Rising prices are undoubtedly the indicator that speaks loudest to the most people. Depending on geographic location and position in the economic value chain, inflation can either be a positive sign or a worst nightmare. In short, to paraphrase Les Inconnus (a French comedy group): there’s good inflation, and then there’s bad inflation. But how can you tell them apart? Well, read on, and we’ll explain!
A toilet roll cost 2,600,000 bolivars ($0.40) in August 2018. At that price, do you really even need to use toilet paper…? 🙄
Photo credits: Reuters
What is inflation?
It is an increase in the cost of goods and services. A euro can buy less during periods of inflation. It can often be seen in hikes in the price of petrol. Before, I could fill up my car for €50, but now I am a few litres short. In other words, the price of fuel is higher.
The Fisher equation: Inflation eats away at personal savings
This is one ‘Fisher price’ that is absolutely no fun. The economist Irving Fisher brought to light the difference between the published interest rate on savings and an actual increase in wealth. The root cause of this being, of course, inflation. For example, the rate for a French Livret A savings account in 2019 was 0.75%. This means your savings should earn you interest of 0.75%. But Fisher reminds us that we need to subtract the rate of inflation from that percentage. So, if you earn 0.75%, but the cost of living is increasing, as it is currently, at a rate of 1%, then how much are your assets really bringing in? That isn’t looking good, Fisher.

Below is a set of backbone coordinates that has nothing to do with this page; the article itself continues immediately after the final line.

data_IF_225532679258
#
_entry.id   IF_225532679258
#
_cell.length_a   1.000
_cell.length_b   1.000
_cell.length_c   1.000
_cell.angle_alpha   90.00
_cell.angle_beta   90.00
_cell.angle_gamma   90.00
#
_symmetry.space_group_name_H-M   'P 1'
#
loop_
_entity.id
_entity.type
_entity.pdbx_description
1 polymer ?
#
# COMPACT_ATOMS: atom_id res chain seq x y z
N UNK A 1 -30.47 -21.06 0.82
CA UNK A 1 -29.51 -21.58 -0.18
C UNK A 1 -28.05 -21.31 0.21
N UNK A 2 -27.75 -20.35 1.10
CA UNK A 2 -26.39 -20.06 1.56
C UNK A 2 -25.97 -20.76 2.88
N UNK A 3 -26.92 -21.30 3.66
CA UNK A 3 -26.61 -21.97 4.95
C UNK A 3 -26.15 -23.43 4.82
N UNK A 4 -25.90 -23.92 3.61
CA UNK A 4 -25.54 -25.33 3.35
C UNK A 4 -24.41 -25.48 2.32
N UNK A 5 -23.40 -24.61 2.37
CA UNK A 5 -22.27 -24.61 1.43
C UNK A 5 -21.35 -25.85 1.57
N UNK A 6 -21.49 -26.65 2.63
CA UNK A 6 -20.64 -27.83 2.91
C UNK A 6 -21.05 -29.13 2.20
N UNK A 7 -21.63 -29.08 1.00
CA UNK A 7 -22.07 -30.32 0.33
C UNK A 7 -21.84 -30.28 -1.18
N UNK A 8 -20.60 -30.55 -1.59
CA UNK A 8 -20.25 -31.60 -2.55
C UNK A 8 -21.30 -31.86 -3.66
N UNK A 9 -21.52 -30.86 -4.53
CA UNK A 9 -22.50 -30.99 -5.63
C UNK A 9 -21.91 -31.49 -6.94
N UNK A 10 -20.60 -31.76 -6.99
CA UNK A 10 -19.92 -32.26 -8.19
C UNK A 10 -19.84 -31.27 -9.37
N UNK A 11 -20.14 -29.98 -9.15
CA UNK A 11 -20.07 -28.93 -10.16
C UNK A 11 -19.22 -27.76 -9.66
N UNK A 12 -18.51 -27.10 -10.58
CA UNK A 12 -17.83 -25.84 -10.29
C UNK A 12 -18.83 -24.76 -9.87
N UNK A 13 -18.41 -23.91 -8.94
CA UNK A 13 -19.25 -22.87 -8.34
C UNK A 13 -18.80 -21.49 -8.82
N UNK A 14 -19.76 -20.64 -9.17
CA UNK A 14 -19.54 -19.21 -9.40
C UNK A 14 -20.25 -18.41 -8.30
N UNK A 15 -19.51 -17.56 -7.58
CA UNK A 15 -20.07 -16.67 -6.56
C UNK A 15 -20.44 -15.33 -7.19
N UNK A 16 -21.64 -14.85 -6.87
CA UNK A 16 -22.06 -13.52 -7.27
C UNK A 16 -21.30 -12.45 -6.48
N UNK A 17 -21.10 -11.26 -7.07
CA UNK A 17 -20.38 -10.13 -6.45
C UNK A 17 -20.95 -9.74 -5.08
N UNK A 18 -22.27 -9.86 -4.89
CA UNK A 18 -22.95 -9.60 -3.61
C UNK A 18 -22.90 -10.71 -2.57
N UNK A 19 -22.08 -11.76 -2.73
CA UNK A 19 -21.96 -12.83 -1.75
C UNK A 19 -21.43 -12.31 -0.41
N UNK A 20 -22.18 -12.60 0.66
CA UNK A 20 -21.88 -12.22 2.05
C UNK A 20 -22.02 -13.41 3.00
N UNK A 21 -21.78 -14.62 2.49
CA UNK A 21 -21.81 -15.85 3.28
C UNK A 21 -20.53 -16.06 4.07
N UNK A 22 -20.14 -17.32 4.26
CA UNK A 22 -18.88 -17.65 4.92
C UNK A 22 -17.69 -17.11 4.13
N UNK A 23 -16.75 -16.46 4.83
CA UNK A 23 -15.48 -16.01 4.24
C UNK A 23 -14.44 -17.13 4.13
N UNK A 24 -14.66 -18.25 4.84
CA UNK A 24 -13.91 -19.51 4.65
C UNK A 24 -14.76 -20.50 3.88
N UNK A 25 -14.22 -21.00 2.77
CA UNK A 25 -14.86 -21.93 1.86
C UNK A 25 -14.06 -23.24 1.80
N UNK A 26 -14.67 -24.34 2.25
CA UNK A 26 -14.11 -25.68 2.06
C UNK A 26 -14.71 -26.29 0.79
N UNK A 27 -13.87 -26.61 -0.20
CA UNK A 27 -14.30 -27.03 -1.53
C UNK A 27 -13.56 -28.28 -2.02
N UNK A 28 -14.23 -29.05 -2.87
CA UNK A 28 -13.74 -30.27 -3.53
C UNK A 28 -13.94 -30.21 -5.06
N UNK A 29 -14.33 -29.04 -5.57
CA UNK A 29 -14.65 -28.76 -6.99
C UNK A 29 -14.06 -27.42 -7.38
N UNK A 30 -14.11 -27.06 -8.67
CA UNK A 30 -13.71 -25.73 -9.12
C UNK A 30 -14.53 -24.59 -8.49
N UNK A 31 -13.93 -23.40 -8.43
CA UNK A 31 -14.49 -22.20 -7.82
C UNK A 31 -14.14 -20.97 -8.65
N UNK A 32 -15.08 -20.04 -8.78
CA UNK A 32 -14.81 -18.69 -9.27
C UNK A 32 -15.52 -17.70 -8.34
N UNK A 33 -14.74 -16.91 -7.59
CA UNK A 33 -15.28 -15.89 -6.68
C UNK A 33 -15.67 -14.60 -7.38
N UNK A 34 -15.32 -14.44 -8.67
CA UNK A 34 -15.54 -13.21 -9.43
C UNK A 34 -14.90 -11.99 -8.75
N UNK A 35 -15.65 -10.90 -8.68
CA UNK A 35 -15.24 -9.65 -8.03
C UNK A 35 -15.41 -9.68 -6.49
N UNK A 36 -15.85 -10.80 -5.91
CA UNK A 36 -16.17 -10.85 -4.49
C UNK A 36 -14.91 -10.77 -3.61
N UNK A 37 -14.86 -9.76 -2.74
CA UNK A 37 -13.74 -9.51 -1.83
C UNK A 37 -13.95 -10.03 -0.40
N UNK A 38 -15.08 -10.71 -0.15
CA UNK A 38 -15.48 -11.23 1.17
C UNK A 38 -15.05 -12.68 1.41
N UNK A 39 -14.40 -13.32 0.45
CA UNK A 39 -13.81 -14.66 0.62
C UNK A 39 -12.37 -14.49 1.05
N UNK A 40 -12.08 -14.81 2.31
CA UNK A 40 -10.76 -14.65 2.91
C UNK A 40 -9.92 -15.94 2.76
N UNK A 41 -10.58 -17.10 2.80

Right now, the return on your Livret A savings account is: 0.75 – 1 = -0.25! So, 0.25% of your wealth is going down the drain!
Why isn’t inflation good for the economy?
It all depends on the level. In certain countries that are going through a recession, like Venezuela, or Turkey, when the Turkish lira collapsed under attack from the US, or Argentina, in the midst of its financial crisis, it can become unbearable. An example of this is consumers going around with ‘barrowfuls’ of local currency just so they can buy something to eat. This is hyperinflation – with an 82,700% price increase in bolivars in July alone! Can you imagine that? In the time it would take to get from your house to the bakery, prices would have risen several times over.